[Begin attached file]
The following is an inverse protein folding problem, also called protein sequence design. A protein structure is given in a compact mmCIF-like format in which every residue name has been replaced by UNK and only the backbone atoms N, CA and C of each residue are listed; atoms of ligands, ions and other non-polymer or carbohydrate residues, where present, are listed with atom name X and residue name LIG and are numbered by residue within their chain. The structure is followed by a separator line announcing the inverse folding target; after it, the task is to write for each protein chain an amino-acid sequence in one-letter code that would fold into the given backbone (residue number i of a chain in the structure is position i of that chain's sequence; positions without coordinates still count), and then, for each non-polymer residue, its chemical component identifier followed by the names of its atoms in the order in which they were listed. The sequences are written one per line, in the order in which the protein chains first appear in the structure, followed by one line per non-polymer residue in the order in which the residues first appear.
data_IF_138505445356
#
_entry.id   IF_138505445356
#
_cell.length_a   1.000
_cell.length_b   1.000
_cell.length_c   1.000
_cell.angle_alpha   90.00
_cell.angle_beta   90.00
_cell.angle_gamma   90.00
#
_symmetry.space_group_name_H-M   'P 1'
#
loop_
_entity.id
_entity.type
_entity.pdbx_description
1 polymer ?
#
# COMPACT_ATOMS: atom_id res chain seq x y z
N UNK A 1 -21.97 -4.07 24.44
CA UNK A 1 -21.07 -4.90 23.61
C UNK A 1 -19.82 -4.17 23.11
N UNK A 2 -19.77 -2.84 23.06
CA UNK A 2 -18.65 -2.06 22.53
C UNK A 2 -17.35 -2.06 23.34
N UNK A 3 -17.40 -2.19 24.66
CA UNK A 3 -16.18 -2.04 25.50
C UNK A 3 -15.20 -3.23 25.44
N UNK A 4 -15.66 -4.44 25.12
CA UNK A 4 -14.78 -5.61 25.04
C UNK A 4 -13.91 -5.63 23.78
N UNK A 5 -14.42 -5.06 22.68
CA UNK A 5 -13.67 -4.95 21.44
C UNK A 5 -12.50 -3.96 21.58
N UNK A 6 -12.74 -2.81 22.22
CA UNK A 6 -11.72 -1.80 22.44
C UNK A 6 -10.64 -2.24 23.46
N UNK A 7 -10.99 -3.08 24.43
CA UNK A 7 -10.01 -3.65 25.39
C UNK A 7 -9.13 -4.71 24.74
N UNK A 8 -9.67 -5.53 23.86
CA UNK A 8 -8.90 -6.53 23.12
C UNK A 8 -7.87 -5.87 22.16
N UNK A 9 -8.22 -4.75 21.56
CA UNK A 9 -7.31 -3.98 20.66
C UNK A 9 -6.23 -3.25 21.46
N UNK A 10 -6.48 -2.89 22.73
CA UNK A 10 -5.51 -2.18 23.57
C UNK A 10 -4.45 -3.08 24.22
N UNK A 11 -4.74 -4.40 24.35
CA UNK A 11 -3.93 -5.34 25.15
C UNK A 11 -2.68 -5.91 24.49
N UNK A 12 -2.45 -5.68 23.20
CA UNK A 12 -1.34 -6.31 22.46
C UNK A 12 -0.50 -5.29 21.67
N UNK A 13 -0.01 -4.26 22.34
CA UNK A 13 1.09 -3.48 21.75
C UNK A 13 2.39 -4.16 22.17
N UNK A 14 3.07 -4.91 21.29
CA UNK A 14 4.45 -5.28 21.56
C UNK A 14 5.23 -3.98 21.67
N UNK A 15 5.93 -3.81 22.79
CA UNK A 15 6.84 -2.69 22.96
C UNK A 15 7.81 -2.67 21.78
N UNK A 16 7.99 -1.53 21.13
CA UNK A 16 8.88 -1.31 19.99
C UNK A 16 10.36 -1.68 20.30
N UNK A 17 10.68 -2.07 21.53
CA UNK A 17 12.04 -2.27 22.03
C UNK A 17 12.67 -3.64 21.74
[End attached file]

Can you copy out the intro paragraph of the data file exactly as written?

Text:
The following is an inverse protein folding problem, also called protein sequence design. A protein structure is given in a compact mmCIF-like format in which every residue name has been replaced by UNK and only the backbone atoms N, CA and C of each residue are listed; atoms of ligands, ions and other non-polymer or carbohydrate residues, where present, are listed with atom name X and residue name LIG and are numbered by residue within their chain. The structure is followed by a separator line announcing the inverse folding target; after it, the task is to write for each protein chain an amino-acid sequence in one-letter code that would fold into the given backbone (residue number i of a chain in the structure is position i of that chain's sequence; positions without coordinates still count), and then, for each non-polymer residue, its chemical component identifier followed by the names of its atoms in the order in which they were listed. The sequences are written one per line, in the order in which the protein chains first appear in the structure, followed by one line per non-polymer residue in the order in which the residues first appear.